Then of course there’s the Displaywriter keyboard that I could probably fit a decent Mini-ITX system inside of.

  1. The rebuilt machine is packing an i5-6500 processor, GTX 970 video card, and 8 GB of DDR4 RAM. Not exactly a speed demon compared to some of the modern desktops out there, but it certainly beats the original hardware. Incidentally, so does the Teensy 3.5 controlling the front panel display. There’s a certain irony there…

    Yes, but the 386 has more RAM than the Teensy… and isn’t susceptible to Meltdown/Spectre like the Core i5.

      1. Pack the machine with as much disk space as possible for virtual memory, and yes, maybe, it’d run Crysis…

        If the CPU isn’t up to the instruction set, you could conceivably get BSD booted on there and run Bochs, which will let you emulate all the way up to the latest x86-64 CPUs … on the 386.

        I can recall doing a 3D render of a scene on our 486 DX/33MHz with 8MB RAM being an overnight affair back in the early 90s, so expect frame rates most easily measured in frames per month… and the strong possibility that virtual memory will have thrashed that hard drive to death before it finishes rendering the first frame.

  2. He said that he does not know the name of cpu cooler. If I’m not mistaken thats one of Zalman CNPS series, like 9700 LED. I Have one with green LED (nvidia something) and still use it for cooling my moms phenom 960t. Copper beast!

    1. Those polished copper heat sinks look good but in their standard from they are very inefficient and require high fan speeds causing noise and accelerated dust buildup. There is a solution though.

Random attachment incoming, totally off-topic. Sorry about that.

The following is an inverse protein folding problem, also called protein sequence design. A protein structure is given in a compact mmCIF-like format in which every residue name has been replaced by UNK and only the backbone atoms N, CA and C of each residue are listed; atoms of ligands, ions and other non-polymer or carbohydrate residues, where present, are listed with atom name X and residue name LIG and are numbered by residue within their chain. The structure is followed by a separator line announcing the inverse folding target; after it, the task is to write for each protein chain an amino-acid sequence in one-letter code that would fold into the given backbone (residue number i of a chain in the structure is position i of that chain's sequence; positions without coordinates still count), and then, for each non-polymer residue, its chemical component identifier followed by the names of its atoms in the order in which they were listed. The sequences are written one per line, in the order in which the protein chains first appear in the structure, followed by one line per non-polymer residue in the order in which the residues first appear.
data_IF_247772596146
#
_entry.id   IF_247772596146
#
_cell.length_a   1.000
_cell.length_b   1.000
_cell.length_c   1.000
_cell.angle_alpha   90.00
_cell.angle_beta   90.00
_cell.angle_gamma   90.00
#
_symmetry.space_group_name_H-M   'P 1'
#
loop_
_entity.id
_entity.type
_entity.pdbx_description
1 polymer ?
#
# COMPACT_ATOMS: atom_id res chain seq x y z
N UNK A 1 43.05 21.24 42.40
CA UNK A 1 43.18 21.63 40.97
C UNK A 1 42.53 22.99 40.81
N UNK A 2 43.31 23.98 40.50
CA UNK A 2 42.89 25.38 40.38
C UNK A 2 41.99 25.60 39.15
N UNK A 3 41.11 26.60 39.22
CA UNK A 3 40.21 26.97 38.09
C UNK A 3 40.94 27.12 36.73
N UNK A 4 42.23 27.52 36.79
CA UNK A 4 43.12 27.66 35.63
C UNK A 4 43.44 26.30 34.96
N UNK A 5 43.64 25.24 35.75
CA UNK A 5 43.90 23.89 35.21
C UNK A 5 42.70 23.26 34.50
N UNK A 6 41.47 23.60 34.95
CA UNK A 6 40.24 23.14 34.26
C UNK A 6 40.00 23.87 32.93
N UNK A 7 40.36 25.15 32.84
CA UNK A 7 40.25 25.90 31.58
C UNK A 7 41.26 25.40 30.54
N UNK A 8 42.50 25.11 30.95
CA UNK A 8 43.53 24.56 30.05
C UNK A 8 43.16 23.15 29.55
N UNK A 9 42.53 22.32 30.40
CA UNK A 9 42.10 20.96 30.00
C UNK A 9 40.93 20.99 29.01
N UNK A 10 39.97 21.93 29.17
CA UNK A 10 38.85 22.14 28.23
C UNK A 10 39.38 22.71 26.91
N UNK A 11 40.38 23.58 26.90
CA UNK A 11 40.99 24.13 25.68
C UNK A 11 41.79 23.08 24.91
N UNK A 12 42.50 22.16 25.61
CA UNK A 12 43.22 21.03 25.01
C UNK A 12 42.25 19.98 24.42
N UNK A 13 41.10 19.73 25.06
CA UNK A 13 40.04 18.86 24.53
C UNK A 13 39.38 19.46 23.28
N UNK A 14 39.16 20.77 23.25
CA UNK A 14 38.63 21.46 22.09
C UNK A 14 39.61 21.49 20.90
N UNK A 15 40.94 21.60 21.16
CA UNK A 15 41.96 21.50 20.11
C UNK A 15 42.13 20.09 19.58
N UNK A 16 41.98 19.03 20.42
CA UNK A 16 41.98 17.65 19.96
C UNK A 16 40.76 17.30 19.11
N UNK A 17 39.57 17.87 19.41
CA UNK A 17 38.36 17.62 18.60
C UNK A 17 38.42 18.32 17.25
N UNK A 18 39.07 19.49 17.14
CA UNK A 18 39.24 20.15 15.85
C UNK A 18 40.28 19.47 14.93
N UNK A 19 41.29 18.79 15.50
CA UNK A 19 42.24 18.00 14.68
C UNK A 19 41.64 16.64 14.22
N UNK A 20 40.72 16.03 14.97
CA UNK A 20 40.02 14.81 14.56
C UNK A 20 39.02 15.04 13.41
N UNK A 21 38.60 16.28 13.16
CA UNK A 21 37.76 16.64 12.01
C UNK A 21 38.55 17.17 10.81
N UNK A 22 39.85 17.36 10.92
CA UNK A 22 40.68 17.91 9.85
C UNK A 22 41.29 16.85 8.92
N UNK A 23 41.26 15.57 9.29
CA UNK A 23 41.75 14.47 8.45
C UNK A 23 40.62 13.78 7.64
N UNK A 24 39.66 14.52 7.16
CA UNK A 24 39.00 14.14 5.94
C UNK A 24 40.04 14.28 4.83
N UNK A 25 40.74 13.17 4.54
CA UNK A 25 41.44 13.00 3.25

Copper is very good for transferring heat within the copper material but no so good at transferring heat to air. Even aluminium is better at transferring heat to air but aluminium is not so good at transferring heat within the aluminium itself. That is why older Intel heat sinks had a copper slug with aluminium fins. The copper slug effectively increased the transfer surface area to the aluminium by having a much larger contact surface area with the aluminium than was available on the CPU itself.

      Anything polished is inefficient because it promotes laminar air flow. Raw finishes are better and oxidized finishes are best. Though in the case of aluminium, anodized is better again.

      The advantage with copper is that there can be many more fins than is possible with aluminium because copper is malleable and flexible. This increases efficiency because of the far greater surface area exposed to the air.